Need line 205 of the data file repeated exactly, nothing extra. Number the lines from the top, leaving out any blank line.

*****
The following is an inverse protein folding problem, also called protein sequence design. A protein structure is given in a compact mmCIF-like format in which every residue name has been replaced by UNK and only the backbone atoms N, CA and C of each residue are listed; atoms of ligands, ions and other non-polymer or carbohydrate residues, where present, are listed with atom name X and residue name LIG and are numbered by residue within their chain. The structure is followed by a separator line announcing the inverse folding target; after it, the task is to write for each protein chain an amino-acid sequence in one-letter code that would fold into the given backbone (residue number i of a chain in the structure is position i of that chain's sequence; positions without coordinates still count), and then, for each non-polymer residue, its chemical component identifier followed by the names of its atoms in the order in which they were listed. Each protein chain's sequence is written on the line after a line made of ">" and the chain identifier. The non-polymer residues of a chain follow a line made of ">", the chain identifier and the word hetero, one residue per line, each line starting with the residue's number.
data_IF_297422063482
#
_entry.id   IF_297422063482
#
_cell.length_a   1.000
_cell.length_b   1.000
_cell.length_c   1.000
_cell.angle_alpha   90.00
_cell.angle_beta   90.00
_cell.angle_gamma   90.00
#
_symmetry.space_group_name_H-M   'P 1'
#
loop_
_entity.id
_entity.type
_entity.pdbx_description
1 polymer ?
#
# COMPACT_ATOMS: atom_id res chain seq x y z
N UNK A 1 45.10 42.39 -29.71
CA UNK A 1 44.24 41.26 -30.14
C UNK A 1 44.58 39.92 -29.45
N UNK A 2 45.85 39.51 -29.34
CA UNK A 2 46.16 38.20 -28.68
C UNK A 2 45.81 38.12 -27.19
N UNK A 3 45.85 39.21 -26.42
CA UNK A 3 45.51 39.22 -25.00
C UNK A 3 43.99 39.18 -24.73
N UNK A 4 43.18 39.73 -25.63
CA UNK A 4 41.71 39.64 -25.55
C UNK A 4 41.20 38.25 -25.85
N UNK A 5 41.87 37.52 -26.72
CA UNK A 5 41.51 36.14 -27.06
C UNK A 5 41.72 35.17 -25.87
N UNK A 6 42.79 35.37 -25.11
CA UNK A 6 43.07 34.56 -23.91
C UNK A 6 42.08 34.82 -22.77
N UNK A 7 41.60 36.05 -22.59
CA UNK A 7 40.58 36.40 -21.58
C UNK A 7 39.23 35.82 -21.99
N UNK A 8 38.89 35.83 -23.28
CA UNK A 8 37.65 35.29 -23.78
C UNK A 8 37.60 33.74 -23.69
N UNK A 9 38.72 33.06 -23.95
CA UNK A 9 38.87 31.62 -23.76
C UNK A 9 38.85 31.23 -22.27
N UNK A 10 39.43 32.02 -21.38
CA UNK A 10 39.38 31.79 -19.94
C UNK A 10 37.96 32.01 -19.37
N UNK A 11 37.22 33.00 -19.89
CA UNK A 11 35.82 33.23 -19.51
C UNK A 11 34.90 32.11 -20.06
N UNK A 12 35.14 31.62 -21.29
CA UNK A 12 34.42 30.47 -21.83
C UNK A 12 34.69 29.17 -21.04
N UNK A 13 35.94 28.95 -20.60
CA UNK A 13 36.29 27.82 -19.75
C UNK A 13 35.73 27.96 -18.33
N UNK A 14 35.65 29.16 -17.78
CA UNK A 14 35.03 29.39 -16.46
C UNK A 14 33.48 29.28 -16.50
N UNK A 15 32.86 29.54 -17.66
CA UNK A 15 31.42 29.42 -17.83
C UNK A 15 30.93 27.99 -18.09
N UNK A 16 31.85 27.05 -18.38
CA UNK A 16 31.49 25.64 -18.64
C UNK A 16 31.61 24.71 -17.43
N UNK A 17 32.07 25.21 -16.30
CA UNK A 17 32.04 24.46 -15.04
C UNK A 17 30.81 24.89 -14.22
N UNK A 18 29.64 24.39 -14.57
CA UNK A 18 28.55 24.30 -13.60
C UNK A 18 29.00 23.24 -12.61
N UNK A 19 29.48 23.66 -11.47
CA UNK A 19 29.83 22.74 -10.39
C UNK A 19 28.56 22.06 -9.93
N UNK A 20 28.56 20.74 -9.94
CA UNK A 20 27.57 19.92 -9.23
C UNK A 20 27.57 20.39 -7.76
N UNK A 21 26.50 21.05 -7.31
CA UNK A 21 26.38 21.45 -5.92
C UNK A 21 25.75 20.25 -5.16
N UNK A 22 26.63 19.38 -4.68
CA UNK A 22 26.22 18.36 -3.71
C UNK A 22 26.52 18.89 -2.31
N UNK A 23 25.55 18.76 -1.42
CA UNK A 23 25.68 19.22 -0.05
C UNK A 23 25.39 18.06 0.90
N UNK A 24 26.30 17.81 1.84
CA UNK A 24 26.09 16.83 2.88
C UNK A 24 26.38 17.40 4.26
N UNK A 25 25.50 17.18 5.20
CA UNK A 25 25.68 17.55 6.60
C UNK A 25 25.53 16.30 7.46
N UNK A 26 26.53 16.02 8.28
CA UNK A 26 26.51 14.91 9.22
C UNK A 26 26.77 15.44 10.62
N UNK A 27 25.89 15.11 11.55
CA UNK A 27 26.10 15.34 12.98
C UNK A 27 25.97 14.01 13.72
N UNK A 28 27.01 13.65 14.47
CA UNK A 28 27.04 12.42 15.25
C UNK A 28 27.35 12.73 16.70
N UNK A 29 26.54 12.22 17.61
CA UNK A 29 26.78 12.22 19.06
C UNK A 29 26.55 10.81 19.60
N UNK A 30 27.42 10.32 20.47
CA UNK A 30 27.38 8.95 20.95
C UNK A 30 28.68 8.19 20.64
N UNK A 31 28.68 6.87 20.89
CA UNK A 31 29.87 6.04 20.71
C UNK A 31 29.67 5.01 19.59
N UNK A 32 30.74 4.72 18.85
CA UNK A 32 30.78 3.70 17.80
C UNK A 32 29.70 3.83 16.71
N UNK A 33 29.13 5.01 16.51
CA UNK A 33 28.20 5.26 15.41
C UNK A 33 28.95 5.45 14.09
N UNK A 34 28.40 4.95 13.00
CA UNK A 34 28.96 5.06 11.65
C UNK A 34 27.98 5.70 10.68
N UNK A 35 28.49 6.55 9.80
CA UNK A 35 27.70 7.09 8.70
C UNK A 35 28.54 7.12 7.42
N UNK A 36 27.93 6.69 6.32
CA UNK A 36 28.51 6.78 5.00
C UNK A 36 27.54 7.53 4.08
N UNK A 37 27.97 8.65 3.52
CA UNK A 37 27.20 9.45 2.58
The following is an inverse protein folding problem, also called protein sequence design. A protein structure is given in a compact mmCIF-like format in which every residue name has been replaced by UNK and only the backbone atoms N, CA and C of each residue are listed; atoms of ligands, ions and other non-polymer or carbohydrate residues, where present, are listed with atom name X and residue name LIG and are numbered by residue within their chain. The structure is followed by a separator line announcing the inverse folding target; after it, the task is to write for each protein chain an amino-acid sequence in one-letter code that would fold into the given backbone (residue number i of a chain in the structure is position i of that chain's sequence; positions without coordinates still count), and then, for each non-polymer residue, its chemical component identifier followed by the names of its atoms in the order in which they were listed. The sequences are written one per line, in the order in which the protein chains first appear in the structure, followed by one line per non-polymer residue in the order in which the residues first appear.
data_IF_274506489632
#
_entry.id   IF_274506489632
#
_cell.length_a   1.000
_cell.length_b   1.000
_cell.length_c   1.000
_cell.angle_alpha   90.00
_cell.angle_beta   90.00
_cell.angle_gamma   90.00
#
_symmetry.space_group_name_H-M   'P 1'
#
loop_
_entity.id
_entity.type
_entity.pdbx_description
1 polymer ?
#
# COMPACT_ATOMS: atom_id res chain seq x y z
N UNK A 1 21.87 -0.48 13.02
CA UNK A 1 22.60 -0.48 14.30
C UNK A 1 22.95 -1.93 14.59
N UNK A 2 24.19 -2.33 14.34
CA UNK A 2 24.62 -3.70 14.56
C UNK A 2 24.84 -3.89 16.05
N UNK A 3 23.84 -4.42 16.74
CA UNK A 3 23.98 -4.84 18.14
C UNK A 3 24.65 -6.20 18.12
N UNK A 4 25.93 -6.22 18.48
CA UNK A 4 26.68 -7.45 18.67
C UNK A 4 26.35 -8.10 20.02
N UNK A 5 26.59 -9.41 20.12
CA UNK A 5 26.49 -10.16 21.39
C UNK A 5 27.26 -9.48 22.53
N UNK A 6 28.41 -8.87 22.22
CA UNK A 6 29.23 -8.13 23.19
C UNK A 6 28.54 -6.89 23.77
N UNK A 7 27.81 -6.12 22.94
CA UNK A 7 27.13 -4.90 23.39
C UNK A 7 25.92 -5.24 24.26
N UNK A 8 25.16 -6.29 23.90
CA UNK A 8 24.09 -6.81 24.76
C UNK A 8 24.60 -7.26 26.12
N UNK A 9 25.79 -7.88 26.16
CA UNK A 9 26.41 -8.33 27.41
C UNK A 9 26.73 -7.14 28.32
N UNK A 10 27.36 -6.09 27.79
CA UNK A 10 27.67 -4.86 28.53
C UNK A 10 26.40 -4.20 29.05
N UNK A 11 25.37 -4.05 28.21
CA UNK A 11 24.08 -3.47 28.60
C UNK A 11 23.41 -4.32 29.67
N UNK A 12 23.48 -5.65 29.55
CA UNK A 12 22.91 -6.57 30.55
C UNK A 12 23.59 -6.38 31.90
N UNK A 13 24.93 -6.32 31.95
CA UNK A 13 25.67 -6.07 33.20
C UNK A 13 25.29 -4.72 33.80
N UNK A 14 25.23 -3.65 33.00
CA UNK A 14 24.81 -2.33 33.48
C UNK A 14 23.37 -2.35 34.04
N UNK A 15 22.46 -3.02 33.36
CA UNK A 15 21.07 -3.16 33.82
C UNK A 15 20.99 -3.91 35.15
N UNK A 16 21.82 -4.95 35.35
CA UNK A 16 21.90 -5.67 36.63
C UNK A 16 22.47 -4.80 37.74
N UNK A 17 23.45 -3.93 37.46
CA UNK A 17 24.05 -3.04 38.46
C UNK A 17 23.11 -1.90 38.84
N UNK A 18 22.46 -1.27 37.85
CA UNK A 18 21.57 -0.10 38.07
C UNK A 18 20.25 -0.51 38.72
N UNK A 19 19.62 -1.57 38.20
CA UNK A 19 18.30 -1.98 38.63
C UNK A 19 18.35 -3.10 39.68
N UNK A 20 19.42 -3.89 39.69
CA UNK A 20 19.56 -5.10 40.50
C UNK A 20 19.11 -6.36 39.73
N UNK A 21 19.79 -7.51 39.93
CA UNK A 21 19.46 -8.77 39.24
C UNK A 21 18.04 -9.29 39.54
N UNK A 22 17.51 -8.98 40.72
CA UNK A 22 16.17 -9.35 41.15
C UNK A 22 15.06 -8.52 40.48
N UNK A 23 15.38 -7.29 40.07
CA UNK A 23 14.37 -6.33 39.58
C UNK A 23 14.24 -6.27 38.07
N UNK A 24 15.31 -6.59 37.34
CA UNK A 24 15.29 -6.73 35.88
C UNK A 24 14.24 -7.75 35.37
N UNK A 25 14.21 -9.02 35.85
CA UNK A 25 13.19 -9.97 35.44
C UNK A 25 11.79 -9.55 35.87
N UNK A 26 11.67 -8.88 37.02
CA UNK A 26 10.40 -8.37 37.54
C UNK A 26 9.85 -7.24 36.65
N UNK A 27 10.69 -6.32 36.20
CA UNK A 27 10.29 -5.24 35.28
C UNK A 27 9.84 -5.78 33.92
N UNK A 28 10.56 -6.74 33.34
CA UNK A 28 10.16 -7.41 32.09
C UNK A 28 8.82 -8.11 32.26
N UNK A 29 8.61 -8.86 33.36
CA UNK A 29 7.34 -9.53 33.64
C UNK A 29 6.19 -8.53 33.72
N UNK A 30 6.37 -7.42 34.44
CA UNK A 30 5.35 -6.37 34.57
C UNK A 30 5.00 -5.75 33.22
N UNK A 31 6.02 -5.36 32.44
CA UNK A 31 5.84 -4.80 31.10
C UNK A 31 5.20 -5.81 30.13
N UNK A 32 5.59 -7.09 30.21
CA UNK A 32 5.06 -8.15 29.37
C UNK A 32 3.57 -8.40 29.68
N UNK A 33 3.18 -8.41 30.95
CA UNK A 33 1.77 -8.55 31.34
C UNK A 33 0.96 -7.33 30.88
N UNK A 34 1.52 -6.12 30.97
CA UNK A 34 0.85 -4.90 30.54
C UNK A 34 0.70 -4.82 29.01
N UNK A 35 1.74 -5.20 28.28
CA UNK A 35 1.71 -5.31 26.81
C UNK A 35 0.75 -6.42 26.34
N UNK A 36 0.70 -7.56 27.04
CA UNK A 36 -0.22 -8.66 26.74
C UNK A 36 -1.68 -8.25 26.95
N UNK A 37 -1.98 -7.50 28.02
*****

CA UNK A 18 21.57 -0.10 38.07